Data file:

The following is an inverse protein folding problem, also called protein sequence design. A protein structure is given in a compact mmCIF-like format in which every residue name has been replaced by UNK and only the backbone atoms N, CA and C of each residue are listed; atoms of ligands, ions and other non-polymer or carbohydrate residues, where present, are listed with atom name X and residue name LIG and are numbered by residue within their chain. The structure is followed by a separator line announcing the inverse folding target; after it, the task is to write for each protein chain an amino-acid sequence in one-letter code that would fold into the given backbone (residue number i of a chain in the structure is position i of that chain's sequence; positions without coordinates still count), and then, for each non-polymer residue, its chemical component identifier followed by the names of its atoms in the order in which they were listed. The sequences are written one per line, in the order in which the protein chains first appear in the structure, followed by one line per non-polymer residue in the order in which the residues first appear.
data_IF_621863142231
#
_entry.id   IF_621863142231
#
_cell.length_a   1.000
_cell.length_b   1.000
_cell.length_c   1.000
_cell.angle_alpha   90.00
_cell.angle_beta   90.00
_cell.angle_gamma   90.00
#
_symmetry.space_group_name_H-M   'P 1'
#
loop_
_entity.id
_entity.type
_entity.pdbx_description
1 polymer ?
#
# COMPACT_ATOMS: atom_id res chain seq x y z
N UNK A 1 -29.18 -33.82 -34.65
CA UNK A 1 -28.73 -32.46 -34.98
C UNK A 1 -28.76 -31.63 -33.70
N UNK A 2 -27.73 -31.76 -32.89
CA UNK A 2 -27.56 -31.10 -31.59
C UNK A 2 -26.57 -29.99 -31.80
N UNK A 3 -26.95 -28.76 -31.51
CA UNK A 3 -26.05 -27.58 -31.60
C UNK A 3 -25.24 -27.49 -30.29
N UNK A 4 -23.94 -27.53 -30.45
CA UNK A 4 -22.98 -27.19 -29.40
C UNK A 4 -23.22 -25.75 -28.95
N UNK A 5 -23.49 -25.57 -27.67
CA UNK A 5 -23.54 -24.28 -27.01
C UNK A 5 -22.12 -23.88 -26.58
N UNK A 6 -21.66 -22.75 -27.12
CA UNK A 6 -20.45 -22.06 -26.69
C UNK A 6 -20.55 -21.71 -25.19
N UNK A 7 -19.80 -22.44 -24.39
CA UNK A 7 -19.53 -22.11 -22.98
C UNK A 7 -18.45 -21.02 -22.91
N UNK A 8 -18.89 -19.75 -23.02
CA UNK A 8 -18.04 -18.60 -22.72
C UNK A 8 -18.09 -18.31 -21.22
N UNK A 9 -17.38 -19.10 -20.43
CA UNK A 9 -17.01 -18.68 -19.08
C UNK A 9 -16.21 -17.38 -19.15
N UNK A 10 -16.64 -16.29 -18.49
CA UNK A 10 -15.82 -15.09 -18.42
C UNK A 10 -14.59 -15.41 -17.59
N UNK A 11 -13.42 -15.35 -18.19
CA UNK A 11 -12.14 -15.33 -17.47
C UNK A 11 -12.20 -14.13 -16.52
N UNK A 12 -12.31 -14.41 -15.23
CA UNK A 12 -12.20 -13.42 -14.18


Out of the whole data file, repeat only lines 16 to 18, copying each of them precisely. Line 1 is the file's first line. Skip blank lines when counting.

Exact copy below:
_entity.id
_entity.type
_entity.pdbx_description